The agitated slum dwellers decided to protest outside the Chief Minister’s Office in Janpath, and bring to her immediate attention the plight of the thousands of impoverished workers and their families residing in the slum. The agitation was carried out under the banner of the Ghar Bachao Morcha, a body formed by the slum dwellers last year itself. The Hon’ble Chief Minister met with a three member delegation which apprised her of the large scale loss faced by the residents. In a powerful memorandum submitted to Shrimati Sheila Dixit, the slum dwellers argued how the DDA was encroaching upon their right to shelter which is enshrined in the fundamental right to life [Article 21, Constitution of India]. The delegation also apprised her of the police atrocities committed during such demolition drives.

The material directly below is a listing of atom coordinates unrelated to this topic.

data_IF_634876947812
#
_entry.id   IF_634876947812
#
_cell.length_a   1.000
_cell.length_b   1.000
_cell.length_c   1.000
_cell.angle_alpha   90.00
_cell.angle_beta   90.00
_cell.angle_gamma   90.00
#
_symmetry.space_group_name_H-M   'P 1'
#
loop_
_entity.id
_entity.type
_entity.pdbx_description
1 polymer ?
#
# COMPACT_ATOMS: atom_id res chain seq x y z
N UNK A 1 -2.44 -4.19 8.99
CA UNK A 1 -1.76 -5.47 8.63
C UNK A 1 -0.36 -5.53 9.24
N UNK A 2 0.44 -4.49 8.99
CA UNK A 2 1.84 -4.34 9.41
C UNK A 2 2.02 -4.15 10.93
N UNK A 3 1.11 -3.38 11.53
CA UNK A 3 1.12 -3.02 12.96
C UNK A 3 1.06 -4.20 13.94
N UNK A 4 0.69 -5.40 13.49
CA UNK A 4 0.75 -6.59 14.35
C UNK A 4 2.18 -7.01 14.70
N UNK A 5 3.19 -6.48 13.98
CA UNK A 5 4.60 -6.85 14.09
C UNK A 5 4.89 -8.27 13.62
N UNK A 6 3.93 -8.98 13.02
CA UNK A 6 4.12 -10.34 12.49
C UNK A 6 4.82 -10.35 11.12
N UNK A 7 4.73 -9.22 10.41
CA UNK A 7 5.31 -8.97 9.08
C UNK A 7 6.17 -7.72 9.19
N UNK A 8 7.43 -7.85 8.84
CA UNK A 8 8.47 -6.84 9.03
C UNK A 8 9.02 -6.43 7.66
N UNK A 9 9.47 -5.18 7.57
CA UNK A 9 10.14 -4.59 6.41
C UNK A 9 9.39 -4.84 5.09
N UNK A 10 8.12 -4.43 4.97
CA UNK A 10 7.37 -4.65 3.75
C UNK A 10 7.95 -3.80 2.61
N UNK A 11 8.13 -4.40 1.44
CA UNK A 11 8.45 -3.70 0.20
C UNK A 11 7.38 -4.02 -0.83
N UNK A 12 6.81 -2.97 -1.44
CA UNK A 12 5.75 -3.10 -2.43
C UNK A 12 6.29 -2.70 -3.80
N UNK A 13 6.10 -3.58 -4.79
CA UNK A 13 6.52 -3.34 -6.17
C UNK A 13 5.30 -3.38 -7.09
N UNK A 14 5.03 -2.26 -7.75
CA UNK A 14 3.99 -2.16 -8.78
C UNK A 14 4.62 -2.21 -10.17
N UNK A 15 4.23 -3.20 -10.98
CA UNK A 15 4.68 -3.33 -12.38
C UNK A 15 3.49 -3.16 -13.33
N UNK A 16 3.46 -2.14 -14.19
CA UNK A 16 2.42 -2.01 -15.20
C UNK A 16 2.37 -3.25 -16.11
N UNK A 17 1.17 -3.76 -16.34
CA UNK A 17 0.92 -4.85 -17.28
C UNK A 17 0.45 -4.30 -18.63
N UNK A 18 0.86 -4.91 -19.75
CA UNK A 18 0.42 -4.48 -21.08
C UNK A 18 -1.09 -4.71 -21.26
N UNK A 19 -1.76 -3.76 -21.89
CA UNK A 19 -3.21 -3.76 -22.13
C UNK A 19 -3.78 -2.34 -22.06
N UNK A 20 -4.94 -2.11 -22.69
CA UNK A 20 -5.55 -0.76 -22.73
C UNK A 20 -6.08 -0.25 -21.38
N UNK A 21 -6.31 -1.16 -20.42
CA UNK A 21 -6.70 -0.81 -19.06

The agitating slum dwellers have highlighted how most of them are migrants who have come from villages and tribal belts in search of honest employment. Facing financial ruin due to the precarious agrarian cycle, or because they have been displaced due to industrial/mining projects in tribal belts, many migrants come to cities like Delhi. Most of the male migrants work in factories/sweatshops or as rickshaw-pullers and vendors. Women migrants work as maid-servants in people’s homes or participate in the informal sector of the economy. Despite their important role in the socio-economic fabric of this city they are treated with little respect and made to feel as if our lives have no value. The agitating slum dwellers also highlighted how in a city where the law pertaining to rent regulation and minimum wages are violated continuously, migrant workers have no option but to reside in the cities in the slums. With their meager incomes and faced with the problem of soaring rents in authorized colonies, they are forced to live in slum settlements like Gayatri Colony. Activists from the Ghar Bachao Morchs also highlighted that the past record of DDA’s slum-clearance clearly shows that lands from which slum dwellers are evicted are mostly used for construction of malls or high-rise residential complexes which only the rich can afford. This, they argued was most unfortunate, considering that the DDA is supposed to cater to the needs of all strata of society. However, in reality very little of DDA’s finances are spent on housing projects for the poor.